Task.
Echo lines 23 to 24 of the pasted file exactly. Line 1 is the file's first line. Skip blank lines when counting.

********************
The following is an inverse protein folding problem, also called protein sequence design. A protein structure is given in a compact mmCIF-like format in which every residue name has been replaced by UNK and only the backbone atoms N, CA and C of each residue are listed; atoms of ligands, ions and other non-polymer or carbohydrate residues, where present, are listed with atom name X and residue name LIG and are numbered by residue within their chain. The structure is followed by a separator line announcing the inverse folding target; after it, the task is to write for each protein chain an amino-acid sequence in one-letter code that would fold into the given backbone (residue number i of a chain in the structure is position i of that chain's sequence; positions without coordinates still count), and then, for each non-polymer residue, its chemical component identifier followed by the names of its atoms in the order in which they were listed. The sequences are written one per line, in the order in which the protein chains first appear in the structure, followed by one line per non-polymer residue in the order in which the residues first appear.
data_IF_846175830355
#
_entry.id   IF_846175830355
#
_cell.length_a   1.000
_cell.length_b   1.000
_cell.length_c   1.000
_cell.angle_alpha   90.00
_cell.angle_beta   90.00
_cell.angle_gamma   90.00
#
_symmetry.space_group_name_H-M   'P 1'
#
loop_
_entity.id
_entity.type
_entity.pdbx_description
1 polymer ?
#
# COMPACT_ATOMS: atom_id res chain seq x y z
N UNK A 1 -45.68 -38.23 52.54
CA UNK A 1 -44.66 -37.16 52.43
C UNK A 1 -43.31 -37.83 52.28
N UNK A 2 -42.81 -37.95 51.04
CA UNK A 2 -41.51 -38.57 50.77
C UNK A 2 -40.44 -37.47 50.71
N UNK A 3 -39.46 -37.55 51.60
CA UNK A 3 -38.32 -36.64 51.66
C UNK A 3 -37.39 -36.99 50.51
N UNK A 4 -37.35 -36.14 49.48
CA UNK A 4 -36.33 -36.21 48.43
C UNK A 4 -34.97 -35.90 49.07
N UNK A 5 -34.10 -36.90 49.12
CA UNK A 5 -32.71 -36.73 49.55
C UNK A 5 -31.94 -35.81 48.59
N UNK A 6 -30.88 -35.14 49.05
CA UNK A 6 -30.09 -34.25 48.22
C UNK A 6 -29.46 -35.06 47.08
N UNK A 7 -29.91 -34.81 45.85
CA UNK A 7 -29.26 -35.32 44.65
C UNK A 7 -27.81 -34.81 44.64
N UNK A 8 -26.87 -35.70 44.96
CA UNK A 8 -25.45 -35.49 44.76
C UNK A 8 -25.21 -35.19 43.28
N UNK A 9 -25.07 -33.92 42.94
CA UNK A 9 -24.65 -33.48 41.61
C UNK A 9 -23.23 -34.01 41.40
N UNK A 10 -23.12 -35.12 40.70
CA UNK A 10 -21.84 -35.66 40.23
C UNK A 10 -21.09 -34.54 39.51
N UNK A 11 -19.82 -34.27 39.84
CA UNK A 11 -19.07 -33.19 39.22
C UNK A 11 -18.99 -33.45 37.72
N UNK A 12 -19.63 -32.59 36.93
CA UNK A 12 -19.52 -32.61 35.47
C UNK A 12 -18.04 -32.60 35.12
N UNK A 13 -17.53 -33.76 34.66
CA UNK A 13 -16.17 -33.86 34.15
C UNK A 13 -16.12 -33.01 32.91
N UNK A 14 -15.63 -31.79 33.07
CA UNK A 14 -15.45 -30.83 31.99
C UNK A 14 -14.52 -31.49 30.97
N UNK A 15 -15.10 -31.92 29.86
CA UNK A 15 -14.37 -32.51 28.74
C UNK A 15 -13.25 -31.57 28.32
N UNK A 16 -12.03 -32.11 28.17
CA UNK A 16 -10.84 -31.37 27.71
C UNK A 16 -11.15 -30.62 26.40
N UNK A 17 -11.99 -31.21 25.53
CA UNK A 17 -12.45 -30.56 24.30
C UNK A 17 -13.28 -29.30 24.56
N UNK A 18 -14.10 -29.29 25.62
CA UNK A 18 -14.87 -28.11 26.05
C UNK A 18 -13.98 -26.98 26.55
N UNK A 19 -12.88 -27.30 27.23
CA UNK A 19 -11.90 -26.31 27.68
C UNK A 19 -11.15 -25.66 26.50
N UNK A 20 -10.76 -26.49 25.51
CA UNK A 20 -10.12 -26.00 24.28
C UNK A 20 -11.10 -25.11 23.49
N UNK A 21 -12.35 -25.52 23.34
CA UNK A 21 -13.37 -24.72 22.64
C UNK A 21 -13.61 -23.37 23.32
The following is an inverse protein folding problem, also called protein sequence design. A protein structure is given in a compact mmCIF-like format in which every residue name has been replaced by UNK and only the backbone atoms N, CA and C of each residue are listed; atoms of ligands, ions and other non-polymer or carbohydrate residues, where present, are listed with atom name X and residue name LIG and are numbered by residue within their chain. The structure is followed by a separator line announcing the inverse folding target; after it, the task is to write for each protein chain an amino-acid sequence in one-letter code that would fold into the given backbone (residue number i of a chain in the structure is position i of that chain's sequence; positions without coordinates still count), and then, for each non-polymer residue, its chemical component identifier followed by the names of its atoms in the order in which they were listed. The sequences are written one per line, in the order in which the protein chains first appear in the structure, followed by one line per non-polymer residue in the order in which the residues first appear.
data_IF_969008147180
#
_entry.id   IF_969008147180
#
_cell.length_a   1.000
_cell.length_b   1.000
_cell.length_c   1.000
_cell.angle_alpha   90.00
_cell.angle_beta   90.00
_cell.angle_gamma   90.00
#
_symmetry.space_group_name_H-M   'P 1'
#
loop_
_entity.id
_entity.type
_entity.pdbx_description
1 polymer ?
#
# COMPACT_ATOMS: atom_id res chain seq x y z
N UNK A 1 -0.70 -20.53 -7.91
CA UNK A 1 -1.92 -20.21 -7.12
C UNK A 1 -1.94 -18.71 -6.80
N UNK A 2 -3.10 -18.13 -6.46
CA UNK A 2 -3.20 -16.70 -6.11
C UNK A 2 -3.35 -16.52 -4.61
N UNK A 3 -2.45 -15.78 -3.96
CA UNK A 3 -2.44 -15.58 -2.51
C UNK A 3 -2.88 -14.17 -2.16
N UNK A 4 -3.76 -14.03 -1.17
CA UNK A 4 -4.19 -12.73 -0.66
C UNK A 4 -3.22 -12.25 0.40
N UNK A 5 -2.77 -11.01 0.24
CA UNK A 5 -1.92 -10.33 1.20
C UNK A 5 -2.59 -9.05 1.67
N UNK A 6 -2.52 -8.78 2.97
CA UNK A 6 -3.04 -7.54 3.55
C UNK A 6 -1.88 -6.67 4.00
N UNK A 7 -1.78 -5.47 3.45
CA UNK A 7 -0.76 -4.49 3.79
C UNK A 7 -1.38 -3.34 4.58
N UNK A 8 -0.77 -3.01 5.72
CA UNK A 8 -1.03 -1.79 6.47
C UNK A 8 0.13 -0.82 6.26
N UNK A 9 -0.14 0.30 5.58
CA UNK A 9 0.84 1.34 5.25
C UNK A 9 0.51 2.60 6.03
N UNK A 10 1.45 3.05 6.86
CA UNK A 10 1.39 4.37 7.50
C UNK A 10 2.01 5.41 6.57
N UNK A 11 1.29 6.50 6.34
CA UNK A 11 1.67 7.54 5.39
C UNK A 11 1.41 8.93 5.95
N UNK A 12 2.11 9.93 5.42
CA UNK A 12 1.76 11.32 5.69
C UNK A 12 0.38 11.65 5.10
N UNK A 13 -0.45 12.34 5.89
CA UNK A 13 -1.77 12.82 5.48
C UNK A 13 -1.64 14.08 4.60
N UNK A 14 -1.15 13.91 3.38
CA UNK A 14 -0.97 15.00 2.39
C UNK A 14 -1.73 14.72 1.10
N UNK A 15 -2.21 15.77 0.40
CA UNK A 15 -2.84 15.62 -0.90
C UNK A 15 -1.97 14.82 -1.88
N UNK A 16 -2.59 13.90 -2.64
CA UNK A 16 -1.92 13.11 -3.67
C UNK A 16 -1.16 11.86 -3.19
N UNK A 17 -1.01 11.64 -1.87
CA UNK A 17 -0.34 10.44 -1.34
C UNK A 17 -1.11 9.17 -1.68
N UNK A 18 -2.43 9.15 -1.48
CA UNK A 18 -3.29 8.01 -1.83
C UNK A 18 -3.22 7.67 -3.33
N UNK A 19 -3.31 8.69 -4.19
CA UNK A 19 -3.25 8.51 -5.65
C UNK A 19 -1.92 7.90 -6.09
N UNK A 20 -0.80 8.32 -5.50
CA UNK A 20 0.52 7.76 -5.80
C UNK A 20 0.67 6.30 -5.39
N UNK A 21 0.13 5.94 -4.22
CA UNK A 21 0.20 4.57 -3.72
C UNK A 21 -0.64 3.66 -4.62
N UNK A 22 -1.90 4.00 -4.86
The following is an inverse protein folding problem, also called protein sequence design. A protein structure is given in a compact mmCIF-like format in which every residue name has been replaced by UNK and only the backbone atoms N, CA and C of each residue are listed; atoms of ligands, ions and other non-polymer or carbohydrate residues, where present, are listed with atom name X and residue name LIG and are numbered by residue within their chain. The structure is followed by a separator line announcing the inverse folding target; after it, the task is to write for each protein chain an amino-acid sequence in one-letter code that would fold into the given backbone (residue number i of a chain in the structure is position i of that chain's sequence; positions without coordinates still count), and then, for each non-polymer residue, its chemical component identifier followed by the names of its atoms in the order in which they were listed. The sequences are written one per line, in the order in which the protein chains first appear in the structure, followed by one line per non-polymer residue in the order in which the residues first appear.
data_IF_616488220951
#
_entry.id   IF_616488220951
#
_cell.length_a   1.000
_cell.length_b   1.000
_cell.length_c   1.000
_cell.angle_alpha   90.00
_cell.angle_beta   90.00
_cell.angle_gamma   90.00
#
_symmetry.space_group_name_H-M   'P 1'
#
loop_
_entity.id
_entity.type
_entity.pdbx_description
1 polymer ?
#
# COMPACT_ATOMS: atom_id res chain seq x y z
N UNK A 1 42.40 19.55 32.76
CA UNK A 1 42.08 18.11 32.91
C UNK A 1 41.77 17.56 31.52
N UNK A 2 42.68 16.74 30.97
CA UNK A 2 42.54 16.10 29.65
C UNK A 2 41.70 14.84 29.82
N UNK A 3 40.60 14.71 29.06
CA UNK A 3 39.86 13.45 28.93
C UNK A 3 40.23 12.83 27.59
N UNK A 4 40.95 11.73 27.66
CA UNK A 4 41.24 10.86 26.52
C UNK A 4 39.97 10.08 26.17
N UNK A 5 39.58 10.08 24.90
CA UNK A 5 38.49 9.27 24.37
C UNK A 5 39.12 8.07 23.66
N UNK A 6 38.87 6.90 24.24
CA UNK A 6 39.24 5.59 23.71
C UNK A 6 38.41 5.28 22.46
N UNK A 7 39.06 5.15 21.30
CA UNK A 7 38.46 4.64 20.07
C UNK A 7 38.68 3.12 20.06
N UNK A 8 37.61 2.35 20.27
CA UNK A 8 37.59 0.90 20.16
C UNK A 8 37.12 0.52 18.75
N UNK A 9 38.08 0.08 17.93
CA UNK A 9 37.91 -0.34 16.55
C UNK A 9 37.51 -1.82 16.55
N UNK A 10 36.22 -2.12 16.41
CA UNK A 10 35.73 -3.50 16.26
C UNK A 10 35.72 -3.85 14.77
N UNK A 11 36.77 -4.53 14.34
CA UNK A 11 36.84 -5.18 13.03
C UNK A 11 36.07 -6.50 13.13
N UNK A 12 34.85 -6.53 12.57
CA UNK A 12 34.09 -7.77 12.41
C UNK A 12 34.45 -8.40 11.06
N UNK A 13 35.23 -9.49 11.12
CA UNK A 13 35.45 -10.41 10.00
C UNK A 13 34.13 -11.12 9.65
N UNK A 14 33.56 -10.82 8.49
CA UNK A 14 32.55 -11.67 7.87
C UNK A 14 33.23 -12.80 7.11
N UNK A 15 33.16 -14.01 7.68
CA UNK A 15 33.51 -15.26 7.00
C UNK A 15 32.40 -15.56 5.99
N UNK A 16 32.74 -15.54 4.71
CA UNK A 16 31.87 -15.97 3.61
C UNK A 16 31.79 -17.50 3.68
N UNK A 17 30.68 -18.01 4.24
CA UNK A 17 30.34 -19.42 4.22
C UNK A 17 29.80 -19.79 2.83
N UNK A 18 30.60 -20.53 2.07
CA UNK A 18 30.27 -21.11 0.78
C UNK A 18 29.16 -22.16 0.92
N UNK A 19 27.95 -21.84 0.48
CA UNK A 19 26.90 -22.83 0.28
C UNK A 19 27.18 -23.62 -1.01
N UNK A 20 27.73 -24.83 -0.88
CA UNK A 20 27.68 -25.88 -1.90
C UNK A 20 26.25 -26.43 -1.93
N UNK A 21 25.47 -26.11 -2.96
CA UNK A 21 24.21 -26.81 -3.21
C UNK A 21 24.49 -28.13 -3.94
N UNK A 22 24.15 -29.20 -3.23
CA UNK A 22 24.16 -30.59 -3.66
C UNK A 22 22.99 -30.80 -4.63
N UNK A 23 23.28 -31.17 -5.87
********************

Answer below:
CA UNK A 1 -44.66 -37.16 52.43
C UNK A 1 -43.31 -37.83 52.28